“Failing to plan is planning to fail.” Don’t just HOPE for better!
The transition to adulthood requires learning new skills. Knowing which skills to develop requires both understanding what skills the teen is currently able to perform AND understanding what the teen with Diverse Abilities wants out of life. The old proverb, “it takes a village to raise a child” is definitely true when it comes to supporting a youth with alternate needs. Bringing together family, friends, as well as professionals to help develop and carry out a transition plan is critical to insuring a positive outcome.
The transition plan is developed using a planning tool called the PATH which is grounded in the philosophy of person centred planning. The outcome of the person-centered planning process is a transition plan that is unique to the youth with special needs. The process of planning for the teen with Diverse Abilities’ future rests in the a) completion of the PATH, b) translating these goals into a written document, and c) putting that plan into action!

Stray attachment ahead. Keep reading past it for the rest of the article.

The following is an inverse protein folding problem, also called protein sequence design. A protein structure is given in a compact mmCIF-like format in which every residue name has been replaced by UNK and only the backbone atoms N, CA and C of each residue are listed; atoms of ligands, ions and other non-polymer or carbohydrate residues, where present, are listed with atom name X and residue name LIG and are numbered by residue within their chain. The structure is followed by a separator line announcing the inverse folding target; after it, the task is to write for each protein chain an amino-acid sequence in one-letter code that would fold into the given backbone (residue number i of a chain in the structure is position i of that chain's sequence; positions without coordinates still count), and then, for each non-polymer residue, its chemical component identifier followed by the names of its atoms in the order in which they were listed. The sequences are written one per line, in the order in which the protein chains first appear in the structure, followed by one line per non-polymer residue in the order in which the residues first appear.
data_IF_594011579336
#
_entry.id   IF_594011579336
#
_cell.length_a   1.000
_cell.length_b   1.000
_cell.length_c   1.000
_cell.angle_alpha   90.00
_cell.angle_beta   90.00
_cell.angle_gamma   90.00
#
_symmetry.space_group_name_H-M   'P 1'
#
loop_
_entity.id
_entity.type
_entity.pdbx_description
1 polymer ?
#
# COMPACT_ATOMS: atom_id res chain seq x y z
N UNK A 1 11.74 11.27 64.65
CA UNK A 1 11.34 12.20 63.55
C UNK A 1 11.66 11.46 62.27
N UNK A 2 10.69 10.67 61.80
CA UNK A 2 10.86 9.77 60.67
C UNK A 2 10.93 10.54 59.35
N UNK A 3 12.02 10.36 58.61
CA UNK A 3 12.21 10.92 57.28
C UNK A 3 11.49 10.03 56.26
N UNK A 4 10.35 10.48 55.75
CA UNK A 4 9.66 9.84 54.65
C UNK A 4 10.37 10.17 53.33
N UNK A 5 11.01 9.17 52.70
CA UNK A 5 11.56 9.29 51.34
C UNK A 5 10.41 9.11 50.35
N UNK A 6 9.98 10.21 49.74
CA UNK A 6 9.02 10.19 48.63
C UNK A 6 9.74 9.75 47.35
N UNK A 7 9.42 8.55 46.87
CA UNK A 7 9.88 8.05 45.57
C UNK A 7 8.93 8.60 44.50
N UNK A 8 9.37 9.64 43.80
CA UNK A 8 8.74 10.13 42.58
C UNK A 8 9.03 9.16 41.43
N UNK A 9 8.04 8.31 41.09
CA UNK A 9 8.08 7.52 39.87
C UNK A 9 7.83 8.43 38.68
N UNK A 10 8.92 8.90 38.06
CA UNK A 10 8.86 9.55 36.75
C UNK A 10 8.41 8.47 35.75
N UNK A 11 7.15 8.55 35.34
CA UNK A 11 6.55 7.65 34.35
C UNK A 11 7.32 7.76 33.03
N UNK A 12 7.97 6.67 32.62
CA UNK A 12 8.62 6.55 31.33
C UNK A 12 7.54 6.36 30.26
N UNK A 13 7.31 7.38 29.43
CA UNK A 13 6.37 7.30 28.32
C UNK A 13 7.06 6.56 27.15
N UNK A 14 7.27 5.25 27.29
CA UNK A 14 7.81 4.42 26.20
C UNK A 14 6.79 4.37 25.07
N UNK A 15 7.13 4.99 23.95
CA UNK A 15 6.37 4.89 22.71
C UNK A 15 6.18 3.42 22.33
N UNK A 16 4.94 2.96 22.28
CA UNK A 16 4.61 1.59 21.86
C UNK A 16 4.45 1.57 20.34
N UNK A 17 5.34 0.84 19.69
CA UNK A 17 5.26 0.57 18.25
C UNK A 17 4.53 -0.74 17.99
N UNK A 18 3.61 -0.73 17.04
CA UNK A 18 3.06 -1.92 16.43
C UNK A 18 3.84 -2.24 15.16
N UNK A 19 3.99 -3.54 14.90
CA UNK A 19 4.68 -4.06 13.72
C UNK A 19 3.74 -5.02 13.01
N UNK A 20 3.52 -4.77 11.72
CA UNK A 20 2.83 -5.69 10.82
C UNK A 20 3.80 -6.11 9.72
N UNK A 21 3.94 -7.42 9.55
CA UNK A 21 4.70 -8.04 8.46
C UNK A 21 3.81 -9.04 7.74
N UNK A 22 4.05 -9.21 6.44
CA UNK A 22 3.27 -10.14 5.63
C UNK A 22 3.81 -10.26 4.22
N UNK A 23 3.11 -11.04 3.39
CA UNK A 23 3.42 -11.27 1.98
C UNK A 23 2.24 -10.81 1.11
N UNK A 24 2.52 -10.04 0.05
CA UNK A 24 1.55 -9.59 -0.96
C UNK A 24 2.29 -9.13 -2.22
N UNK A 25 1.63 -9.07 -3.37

PATH is a long-range, person-centred planning process that particularly lends itself to transition planning. The PATH is led by a PATH facilitator and a graphic recorder.
A PATH includes the following steps:
1. North Star – identifies the dreams the youth and his/her team members have for the future (long-range.
2. Sensing the Goal – Possible and Positive Future – this section represents the dream in realistic terms.
3. Grounding in the Now – describes where the youth is now in relation to the dream and goals.
4. Enrol – identifies people to enrol in supporting the goals.
5. Strengthen the goals – what does the team need to do to achieve the goals? (eg. skills, knowledge, relationships, etc.).
6. Action Planning for next 6 months to a year (what, who?).
7. Action Planning for next 3 to 6 months.
8. First Step – moves from thinking to action; identifies first steps and anticipates ways to overcome barriers/obstacles